Journalist Jonah Lehrer resigned Monday from The New Yorker after he admitted to fabricating quotes from Bob Dylan in his book “Imagine.” The discovery was made by Michael C. Moynihan, a writer for the online magazine Tablet.

Moynihan, who described himself in the Tablet article as “something of the Dylan obsessive,” wrote to Lehrer inquiring about where the quotes came from. What came next was a series of lies and deceptions, but in the end, truth.

[b]Tablet: [/b]

When contacted, Lehrer provided an explanation for some of my archival failures: He claimed to have been given access, by Dylan’s manager Jeff Rosen, to an extended—and unreleased—interview shot for Martin Scorsese’s documentary No Direction Home. Two of the quotes confounding me, he explained, could be found in a more complete version of that interview that is not publicly available. As corroboration, he offered details of the context in which the comments were delivered and brought up other topics he claimed Dylan discussed in this unreleased footage.

Over the next three weeks, Lehrer stonewalled, misled, and, eventually, outright lied to me. Yesterday, Lehrer finally confessed that he has never met or corresponded with Jeff Rosen, Dylan’s manager; he has never seen an unexpurgated version of Dylan’s interview for No Direction Home, something he offered up to stymie my search; that a missing quote he claimed could be found in an episode of Dylan’s “Theme Time Radio Hour” cannot, in fact, be found there; and that a 1995 radio interview, supposedly available in a printed collection of Dylan interviews called The Fiddler Now Upspoke, also didn’t exist. When, three weeks after our first contact, I asked Lehrer to explain his deceptions, he responded, for the first time in our communication, forthrightly: “I couldn’t find the original sources,” he said. “I panicked. And I’m deeply sorry for lying.”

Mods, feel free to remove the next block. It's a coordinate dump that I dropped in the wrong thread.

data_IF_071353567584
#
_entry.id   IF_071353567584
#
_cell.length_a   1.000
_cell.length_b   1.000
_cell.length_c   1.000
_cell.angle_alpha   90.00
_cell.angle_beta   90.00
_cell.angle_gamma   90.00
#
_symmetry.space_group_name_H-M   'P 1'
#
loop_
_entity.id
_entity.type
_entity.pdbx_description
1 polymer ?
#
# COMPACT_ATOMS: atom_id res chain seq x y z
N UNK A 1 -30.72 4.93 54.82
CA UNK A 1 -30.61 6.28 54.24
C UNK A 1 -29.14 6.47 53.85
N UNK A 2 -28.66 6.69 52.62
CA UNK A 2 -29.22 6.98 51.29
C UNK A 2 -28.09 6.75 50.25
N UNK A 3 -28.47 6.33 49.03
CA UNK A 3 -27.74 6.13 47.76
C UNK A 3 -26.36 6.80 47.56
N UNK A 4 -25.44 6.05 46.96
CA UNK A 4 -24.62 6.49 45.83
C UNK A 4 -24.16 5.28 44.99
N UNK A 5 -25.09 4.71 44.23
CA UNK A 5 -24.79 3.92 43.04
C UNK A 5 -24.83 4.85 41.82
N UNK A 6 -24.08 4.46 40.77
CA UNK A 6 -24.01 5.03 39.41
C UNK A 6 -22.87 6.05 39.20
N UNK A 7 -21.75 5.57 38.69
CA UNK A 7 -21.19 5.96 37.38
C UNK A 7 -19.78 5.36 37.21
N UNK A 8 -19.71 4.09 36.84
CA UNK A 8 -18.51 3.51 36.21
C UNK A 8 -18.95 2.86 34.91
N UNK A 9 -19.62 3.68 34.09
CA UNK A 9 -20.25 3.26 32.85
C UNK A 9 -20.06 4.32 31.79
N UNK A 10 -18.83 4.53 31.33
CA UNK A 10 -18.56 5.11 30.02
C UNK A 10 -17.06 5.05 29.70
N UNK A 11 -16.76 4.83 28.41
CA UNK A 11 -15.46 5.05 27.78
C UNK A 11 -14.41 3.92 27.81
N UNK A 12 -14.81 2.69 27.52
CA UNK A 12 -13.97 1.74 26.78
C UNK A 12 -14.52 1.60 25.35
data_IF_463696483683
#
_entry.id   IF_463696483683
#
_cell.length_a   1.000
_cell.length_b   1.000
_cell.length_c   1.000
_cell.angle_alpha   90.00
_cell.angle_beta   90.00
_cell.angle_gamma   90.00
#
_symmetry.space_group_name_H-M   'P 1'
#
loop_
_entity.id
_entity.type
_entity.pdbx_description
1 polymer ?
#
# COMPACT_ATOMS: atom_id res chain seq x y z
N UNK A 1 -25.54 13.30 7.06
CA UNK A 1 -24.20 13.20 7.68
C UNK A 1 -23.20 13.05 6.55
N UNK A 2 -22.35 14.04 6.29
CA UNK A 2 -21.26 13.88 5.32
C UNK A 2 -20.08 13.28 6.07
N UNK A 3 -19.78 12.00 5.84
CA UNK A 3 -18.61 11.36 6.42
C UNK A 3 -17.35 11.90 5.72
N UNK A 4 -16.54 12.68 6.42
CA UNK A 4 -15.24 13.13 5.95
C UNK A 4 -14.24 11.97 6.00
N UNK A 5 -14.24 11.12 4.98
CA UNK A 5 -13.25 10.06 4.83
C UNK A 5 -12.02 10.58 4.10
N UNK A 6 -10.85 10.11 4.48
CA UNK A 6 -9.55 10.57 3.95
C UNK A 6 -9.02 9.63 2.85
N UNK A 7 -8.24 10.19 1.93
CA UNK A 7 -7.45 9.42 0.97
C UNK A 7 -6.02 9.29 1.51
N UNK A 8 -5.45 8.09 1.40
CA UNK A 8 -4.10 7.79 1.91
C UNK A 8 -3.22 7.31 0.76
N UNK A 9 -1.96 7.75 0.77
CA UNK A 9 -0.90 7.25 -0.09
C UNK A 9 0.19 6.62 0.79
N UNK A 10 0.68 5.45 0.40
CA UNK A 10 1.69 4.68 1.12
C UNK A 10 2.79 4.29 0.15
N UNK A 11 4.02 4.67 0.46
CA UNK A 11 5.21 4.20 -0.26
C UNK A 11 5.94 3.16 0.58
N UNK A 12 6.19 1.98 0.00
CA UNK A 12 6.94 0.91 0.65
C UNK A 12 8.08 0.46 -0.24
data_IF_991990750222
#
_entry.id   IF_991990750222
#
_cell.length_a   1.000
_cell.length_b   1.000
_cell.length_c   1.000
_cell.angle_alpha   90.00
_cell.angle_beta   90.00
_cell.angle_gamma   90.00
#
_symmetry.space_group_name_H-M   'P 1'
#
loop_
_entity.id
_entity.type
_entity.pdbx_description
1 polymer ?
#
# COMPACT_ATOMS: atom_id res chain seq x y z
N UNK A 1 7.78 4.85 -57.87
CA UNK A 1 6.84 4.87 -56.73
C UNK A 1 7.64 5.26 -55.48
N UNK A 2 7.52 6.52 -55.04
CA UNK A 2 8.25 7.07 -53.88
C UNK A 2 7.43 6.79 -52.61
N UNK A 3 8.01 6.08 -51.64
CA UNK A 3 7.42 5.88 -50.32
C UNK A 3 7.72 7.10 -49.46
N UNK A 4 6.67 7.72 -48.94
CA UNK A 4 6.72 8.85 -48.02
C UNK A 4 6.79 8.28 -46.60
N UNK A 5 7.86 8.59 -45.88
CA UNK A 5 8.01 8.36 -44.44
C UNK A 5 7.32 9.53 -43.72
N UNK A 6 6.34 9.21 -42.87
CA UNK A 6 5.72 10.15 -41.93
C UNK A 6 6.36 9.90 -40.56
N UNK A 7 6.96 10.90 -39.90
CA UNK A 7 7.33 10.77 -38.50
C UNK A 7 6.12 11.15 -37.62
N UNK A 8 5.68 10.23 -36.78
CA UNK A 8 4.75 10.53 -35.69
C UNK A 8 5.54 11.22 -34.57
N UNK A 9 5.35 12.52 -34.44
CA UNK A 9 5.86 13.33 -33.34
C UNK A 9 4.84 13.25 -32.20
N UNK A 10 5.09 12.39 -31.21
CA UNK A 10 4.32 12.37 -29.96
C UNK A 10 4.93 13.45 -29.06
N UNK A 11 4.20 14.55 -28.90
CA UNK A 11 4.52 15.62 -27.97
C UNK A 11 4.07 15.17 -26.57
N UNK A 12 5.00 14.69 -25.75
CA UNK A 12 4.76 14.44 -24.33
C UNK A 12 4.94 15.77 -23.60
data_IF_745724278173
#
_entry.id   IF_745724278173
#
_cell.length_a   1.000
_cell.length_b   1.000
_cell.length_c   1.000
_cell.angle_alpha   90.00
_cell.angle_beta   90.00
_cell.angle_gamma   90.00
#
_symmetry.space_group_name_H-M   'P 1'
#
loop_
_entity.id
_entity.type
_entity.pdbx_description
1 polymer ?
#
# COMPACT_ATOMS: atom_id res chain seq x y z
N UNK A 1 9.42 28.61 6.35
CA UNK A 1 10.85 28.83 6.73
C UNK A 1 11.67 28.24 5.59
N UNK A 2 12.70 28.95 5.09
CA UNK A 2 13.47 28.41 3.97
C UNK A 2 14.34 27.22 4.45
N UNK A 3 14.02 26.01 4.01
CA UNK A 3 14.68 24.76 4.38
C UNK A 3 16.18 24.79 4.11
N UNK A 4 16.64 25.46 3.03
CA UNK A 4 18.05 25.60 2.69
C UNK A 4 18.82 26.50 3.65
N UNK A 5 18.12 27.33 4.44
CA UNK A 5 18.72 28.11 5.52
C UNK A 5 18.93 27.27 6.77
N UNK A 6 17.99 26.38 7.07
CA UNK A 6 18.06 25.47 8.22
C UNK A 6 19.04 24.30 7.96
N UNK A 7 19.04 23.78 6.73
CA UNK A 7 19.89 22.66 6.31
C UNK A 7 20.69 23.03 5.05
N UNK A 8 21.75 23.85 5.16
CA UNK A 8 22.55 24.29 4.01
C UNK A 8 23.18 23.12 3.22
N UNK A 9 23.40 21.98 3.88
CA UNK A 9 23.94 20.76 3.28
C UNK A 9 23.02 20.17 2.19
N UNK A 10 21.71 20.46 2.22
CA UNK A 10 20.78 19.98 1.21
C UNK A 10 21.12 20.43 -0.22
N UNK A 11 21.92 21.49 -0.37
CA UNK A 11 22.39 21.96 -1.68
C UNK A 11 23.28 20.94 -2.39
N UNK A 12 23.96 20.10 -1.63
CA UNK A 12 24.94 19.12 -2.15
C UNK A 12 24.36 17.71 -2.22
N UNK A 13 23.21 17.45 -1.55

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Lehrer released a written statement in which he attempted to explain his actions. “Three weeks ago, I received an email from journalist Michael Moynihan asking about Bob Dylan quotes in my book ‘Imagine,’ ” he said. “The quotes in question either did not exist, were unintentional misquotations, or represented improper combinations of previously existing quotes. But I told Mr. Moynihan that they were from archival interview footage provided to me by Dylan’s representatives. This was a lie spoken in a moment of panic. When Mr. Moynihan followed up, I continued to lie, and say things I should not have said.”

He then apologized. “The lies are over now. I understand the gravity of my position. I want to apologize to everyone I have let down, especially my editors and readers. I also owe a sincere apology to Mr. Moynihan. I will do my best to correct the record and ensure that my misquotations and mistakes are fixed.”

This isn’t the first controversy Lehrer has been involved in. In fact, he apologized just last month for, among other things, recycling his own work.

— Posted by Tracy Bloom.

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